Forms and Pitfalls of Modern Advertising


With the advent of the internet age, advertising has expanded beyond traditional forms of media and print. The internet has exploded as the favored medium of communication across all aspects of life and law is no exception.1 This explosion of new technology has shattered traditional concepts of advertising and raised new ethical issues to be aware of when employing these techniques. Modern platforms for advertising include firm websites, podcasts, blogs, YouTube, and social media such as Instagram, TikTok, LinkedIn, Facebook, Twitter and internet chatrooms like Reddit. 

According to the ABA Tech Report 2021, 86% of surveyed law firms had a social media presence2 and according to a Clio survey, 35% of lawyers who use social media and 42% of small firms have gained clients. Social media can improve visibility and relatability, target specific communities, and track the effectiveness of ad campaigns. These platforms may be used to promote firms or specific lawyers to gain attention and spread information. On the other hand, as lawyers use social media for both personal and professional purposes, the line between sharing information and advertising has become blurrier.3

Although many may not agree that using these platforms amounts to advertisement, the term advertising may be construed broadly. For example, the Law Society of British Columbia has included a definition for ‘marketing activity’ in their Code of Conduct: 

“marketing activity” includes any publication or communication in the nature of an advertisement, promotional activity or material, letterhead, business card, listing in a directory, a public appearance or any other means by which professional legal services are promoted or clients are solicited. 

The Law Society of Ontario has defined “marketing” to include advertisements and other similar communications in various media as well as firm names (including trade names), letterhead, business cards and logos.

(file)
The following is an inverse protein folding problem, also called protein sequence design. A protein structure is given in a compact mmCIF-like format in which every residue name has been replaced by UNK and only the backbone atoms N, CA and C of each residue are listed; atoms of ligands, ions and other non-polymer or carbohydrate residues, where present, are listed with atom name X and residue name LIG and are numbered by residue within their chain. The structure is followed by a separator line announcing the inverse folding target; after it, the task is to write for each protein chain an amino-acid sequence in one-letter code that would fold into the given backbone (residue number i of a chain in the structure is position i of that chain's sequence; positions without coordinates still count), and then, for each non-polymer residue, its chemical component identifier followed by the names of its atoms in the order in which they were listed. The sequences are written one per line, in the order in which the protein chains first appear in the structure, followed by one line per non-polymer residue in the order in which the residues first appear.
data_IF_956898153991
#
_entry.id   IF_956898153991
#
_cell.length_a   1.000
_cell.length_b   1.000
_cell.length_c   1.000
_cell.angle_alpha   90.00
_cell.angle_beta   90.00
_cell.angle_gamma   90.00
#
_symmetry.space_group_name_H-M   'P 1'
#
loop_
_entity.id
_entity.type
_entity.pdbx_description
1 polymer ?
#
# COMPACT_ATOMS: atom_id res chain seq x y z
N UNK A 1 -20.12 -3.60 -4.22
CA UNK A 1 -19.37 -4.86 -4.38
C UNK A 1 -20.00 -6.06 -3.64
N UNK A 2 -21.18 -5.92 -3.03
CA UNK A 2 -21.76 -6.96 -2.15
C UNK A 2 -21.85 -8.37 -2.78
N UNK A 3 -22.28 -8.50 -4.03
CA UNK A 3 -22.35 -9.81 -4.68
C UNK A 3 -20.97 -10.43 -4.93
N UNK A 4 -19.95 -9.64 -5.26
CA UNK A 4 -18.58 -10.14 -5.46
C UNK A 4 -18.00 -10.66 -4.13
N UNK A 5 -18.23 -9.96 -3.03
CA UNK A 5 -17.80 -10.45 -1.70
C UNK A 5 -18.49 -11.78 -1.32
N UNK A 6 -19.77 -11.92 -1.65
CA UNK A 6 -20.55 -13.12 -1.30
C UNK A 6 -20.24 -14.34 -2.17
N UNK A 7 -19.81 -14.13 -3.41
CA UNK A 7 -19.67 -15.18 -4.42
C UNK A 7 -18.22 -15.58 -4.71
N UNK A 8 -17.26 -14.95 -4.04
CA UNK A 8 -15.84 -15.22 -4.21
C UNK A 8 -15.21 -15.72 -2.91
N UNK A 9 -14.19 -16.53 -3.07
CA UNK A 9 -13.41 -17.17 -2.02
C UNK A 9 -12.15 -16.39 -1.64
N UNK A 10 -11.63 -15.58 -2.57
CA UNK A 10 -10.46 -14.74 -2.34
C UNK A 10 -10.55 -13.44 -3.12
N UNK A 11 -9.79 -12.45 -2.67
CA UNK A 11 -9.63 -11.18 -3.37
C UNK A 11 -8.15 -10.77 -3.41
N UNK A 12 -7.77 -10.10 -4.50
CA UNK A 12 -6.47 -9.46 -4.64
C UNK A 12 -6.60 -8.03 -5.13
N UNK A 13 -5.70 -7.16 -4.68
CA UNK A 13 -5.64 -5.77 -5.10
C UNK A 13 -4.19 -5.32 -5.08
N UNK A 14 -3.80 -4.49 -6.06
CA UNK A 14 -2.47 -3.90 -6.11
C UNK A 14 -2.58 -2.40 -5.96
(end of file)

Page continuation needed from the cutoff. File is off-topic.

These definitions are broad and can easily be extended to the forms of modern advertising reviewed below and others. Canadian law societies have consistently demonstrated their intent to apply a broad definition to advertising and interpret their codes of conduct as applying to any form of promotional activity. As a result, we highlight ethical issues and common pitfalls to be aware of when using these modern forms of advertising. 

Additional ethical concerns of modern advertising 

Before reviewing specific social media platforms and their relevant risks, it is worth noting several additional rules that lawyers should be aware of and careful not to contravene when advertising through social media. 


Use of social media or other less traditional forms of advertising may result in inadvertent disclosure of privileged or confidential information including the identity of current, former or prospective clients. Regardless of which platform a lawyer uses, either personally or professionally, they should take care not to inadvertently divulge privileged or confidential information. A lawyer offering advice to a person on a social media platform that can be seen by the general public may be in breach of this duty.